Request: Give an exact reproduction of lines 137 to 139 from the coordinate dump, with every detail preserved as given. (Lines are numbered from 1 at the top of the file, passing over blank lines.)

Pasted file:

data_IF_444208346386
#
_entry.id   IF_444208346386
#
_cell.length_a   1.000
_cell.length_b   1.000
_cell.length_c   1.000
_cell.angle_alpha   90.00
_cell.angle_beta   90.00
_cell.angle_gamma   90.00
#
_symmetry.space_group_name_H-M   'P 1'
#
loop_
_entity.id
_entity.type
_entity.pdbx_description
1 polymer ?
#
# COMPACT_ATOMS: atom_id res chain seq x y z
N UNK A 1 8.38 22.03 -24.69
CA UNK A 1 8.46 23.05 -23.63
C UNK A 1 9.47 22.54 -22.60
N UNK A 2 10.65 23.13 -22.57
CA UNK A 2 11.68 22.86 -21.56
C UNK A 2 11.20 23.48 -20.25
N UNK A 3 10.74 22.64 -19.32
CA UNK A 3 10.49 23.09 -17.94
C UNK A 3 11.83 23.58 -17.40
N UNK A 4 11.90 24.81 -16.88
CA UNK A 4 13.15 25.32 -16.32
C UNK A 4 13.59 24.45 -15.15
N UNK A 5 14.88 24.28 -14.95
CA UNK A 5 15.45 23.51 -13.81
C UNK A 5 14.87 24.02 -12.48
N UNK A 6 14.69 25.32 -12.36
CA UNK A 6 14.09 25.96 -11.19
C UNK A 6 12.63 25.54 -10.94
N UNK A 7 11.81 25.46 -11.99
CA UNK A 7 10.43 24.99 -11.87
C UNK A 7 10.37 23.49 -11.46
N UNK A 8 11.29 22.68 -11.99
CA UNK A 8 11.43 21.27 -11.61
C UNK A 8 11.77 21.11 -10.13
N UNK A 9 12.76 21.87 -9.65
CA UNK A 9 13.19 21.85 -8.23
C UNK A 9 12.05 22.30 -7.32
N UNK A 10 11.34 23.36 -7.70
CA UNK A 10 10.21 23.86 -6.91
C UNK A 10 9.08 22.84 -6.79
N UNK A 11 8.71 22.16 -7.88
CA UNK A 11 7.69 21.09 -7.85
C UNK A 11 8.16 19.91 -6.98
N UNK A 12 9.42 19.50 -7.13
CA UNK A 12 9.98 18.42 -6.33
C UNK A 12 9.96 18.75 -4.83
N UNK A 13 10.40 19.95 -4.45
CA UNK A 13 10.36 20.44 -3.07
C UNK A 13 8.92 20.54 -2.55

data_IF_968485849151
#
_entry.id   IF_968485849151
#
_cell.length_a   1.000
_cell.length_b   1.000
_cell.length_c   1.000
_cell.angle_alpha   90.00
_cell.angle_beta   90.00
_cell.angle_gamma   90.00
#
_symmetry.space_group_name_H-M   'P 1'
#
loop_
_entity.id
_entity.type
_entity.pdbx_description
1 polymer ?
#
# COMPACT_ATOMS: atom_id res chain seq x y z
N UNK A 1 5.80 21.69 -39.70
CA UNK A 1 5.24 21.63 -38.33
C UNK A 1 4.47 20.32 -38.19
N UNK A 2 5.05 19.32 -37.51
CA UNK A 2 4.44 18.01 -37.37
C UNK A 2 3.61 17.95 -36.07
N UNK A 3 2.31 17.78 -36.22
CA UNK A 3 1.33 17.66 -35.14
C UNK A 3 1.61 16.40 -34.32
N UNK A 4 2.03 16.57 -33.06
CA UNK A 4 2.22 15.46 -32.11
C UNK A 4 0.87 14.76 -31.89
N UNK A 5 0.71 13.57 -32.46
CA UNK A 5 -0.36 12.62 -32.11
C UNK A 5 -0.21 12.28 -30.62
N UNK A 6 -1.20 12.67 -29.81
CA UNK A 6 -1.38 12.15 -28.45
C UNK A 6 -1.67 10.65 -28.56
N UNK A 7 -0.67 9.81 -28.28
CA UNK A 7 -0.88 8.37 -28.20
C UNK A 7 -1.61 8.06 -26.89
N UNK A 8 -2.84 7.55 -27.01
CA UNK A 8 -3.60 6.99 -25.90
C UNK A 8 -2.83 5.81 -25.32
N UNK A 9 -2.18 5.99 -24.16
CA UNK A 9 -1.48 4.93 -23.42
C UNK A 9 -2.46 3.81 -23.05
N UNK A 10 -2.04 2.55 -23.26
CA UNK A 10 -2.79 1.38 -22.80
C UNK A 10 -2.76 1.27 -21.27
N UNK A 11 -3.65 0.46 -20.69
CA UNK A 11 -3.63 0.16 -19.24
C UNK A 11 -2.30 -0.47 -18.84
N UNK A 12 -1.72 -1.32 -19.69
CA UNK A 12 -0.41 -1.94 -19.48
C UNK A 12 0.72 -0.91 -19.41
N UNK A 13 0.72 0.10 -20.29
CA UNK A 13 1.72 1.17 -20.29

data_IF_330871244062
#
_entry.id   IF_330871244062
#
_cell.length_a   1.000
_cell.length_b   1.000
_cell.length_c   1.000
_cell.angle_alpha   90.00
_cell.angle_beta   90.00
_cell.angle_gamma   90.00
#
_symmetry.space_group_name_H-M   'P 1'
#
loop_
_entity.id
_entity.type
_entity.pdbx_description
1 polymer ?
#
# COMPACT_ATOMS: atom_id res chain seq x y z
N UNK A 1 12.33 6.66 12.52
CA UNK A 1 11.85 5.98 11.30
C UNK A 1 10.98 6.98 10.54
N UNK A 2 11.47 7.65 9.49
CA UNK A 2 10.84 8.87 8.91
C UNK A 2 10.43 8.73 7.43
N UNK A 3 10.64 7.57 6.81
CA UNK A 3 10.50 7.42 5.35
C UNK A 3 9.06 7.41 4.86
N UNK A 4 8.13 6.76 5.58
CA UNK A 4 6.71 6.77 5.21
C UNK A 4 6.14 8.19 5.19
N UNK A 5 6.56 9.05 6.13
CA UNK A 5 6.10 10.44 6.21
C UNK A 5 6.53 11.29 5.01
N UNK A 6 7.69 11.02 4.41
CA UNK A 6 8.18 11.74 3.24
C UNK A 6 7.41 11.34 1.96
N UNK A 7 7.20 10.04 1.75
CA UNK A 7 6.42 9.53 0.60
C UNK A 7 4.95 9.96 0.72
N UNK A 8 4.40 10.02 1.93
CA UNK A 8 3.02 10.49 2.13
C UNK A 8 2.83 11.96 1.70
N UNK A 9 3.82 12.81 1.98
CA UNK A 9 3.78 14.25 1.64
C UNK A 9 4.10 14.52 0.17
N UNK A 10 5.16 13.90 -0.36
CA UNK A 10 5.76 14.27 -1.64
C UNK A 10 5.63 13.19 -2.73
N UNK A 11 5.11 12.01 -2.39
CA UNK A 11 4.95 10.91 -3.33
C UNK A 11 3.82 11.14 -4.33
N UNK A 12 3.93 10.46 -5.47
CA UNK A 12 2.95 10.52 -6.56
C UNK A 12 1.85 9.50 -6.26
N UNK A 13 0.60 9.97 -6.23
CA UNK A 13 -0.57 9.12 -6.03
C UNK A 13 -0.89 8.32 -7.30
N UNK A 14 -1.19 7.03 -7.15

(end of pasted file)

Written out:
# COMPACT_ATOMS: atom_id res chain seq x y z
N UNK A 1 12.33 6.66 12.52
CA UNK A 1 11.85 5.98 11.30